As this grim, last January drew to an end, I was prompted to remember a line from the APPG report, Creative Health, published all the way back in 2017. Professor Richard Parish proposed the arts as ‘an essential vaccine’, one ingredient in the ‘socio-economic cocktail of health-supporting factors’ that prevents illness and keep us well.
At the time, I worried that this analogy might be too biomedical. Perhaps, I speculated in my Phd thesis, this represented a retreat from the former characterisation of arts in health as a ‘social tonic’. Mike White’s epithet had sounded so much more life-affirming and effervescent by comparison. ‘These two characterisations offer different affective registers - optimism and a defensive pessimism’, I wrote, suggesting that it was a darkening backdrop of deepening social inequality that was leading to such revisions. Our field of practice was forced to adopt a less ambitious stance, perhaps, as Michale Marmot’s vision of a ‘Fair Society’ grew ever more unfair and out of reach.
As 2021 carries us all into spring, vaccines promise us hope of being released from ongoing waves of infection and death. All aspects of our life - including our experience of culture - now depend on scientific knowledge being able to develop vaccines that can out-wit and and control the virus’ by way of mass distribution. Within this new recovery framework, the arts have proven both defence and affirmation in equal measure.
Listening to Glenn Gould play Bach piano sonatas on Radio Three over xmas, I felt overwhelmed by the beauty of his rendition, a sudden moment of clarity amid another hum drum day. All our days feel less capable of being made subject to the ‘artful tensions of the calendar’ as poet Philip Larkin described our coping mechanisms in his poem, Wants.
Music can deliver us into the present moment, to remind us of all that is within us, which lies unexpressed. The programme presenter explained that Gould, a solitary performer, shunned the concert hall in favour of private recordings. The ‘power of ecstasy coming off him’, as one fellow musician extolled Gould’s touch, was palpable to me too as I found myself at the kitchen sink suddenly in tears.
Gould’s aversion to the concert hall was based on his perception of them as ‘gladiatorial’ places of high performance and competition. Far from providing the perfect atmosphere in which to play, he saw such forums as places of potential distraction and debasement. Private recordings, by contrast, enabled him a purer kind of import, closer to the source of his own joy in the music (which saw him quietly hum along to his playing).
One commentator speculated that Gould - who would have been 88 in 2020 - might have been well suited to the ‘age of COVID’ when an ability to communicate over the internet from home, has replaced the grand-stand scaffolding of the communal concert hall. As the government financially bolsters our cultural institutions - at scales over and above those on offer to individual artists - this is a reflection surely worth bearing in mind.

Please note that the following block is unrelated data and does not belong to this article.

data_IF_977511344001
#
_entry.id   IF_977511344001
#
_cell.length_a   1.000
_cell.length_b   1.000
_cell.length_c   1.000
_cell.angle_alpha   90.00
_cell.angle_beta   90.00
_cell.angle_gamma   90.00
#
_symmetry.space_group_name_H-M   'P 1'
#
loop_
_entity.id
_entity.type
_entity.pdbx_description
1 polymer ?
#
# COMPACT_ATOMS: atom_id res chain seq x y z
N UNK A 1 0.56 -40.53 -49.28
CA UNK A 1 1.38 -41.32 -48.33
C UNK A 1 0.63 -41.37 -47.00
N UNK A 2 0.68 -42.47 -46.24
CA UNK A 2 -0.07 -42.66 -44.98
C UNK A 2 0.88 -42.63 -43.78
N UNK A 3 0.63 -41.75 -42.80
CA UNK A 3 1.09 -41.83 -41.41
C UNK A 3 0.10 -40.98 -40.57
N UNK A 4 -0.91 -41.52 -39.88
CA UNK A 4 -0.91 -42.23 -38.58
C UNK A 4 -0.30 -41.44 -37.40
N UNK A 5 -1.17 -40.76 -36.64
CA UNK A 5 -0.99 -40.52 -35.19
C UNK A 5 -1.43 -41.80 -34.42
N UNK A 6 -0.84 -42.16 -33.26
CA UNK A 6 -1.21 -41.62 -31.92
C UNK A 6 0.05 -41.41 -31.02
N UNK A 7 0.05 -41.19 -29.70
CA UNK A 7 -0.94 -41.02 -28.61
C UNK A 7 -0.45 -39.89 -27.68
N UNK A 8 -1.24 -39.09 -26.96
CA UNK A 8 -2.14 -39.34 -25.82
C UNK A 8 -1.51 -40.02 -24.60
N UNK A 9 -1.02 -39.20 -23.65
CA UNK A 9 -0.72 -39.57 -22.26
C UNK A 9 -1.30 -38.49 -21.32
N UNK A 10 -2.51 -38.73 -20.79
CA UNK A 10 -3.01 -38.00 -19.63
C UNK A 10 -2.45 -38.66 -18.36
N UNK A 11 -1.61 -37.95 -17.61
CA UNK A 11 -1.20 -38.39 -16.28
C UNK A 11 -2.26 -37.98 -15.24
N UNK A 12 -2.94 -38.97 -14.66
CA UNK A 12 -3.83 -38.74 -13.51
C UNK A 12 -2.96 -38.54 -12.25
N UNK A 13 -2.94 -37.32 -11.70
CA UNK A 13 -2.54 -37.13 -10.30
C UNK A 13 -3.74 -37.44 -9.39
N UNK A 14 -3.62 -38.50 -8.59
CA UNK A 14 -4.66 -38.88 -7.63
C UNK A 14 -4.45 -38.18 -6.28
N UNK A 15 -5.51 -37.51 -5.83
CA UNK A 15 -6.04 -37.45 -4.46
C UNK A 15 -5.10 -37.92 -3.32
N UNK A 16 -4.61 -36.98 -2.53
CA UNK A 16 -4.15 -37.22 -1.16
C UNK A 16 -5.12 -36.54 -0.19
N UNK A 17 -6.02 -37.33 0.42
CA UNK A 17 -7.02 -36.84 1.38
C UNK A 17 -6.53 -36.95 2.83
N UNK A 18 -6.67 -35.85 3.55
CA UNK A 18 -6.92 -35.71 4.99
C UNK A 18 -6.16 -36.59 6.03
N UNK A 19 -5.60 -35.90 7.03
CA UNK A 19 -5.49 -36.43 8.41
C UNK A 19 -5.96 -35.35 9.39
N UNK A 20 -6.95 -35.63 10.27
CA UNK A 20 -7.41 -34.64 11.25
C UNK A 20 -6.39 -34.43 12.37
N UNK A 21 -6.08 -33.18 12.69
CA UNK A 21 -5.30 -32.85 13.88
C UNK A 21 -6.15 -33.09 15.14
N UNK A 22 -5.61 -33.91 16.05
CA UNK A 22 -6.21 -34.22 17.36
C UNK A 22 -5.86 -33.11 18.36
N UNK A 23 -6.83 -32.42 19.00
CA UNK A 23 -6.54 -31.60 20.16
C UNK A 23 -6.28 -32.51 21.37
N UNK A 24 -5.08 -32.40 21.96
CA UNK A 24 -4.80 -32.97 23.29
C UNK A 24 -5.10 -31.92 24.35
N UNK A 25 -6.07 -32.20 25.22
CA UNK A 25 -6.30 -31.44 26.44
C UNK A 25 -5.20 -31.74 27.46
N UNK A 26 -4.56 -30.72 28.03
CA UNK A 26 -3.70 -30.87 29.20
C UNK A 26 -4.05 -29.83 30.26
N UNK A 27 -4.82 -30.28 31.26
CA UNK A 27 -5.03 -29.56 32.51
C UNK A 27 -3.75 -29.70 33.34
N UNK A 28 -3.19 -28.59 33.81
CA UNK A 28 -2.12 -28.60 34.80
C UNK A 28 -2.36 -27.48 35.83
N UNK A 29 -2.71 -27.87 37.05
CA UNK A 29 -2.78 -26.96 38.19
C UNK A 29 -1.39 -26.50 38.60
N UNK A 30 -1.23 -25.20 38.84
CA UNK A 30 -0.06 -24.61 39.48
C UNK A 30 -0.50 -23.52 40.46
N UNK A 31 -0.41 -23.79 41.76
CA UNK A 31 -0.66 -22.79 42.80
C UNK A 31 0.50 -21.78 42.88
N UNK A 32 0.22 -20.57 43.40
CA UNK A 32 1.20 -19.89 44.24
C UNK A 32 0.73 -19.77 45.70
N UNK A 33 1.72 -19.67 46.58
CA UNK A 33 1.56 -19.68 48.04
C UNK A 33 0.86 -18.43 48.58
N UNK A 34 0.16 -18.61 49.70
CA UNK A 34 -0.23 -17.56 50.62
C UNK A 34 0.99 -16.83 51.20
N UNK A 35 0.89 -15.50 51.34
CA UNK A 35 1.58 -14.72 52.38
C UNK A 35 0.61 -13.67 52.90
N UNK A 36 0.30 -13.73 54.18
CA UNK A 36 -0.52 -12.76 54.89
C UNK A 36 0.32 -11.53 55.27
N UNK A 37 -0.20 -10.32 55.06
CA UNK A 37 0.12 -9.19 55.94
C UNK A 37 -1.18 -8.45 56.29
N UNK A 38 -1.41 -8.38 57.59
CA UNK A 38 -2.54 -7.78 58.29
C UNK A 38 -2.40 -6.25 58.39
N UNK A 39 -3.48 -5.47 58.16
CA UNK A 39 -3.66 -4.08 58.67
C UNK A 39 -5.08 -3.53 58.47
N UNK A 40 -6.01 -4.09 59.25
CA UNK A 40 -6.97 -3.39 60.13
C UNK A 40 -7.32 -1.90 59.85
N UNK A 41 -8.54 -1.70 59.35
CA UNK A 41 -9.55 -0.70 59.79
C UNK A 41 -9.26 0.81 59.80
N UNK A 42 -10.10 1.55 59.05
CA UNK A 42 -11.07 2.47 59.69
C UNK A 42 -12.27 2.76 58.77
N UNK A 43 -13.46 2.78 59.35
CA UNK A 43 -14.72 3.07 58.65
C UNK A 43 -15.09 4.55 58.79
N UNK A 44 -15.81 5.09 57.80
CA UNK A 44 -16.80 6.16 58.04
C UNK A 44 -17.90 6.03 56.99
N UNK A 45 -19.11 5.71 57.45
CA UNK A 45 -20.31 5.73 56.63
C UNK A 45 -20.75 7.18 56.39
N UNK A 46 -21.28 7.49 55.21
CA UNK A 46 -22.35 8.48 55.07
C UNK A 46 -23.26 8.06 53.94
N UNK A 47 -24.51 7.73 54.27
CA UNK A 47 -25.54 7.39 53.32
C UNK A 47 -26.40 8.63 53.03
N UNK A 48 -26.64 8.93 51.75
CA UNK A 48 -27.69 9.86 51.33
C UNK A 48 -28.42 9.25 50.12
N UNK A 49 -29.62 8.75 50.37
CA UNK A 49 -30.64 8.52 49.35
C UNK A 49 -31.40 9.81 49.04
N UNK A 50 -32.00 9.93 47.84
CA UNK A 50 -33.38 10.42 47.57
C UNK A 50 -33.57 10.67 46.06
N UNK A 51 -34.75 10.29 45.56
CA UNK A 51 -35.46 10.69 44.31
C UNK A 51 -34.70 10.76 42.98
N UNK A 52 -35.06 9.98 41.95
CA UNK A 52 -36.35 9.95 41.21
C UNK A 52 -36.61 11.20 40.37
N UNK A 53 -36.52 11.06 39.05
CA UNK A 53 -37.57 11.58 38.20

If nothing else, the pandemic had forced us to re-consider the terms of cultural production and consumption. Too often, simple everyday forms of creativity and pleasure have been cast as competitive sport. Even the most domesticated forms of creative expression - baking or sewing - have been turned by TV commissioners into tales of winners and losers.
This unnecessary melodrama - the one that Gould so resented - is based on a false belief in being able to perform ‘perfection’. It is our vulnerabilities and flaws that so often provide the basis for compassion and empathy. And so Radio Three’s meditation on the success of Gould’s art came as a timely reminder to pay attention to the mediums through which culture reaches us.
The lesson of Gould’s solo joy, continues to resonate in this new year. Distinctions of class and race, underlined through economic dis-advantage, continue to dictate the life chances of those who contract COVID-19. The virus continues to shine a light on the heavy cost of inequality, thriving as it does, in some places, amongst some people, and not so much others. The focus of this year's national and international conferences on culture, health and well-being is surely well placed, given such deadly cost of inequalities and the role of the arts in entrenching and sustaining them (as much as mitigating them, let’s admit it.) As one new book warns in its title, it is possible that as much as the arts are good for us, culture can also be ‘bad for you’ and your health, too.
Online formats feel onerous and tiring. It will be a relief to not to have to rely on them exclusively forever. But these new vehicles for culture have also allowed for more horizontal, D-I-Y initiatives that dispense with social hierarchy and the elevated spaces to which they give rise. It will be difficult from this point forward to return to the topic of ‘arts in health’ without taking more notice of which parts of the culture we now know to be essential.
Dr Frances Williams completed a PhD on the topic of Arts, Health and Devolution at Manchester Metropolitan University in 2019. She is a Visiting Researcher at Glyndwr University and lives and works between North Wales and South London.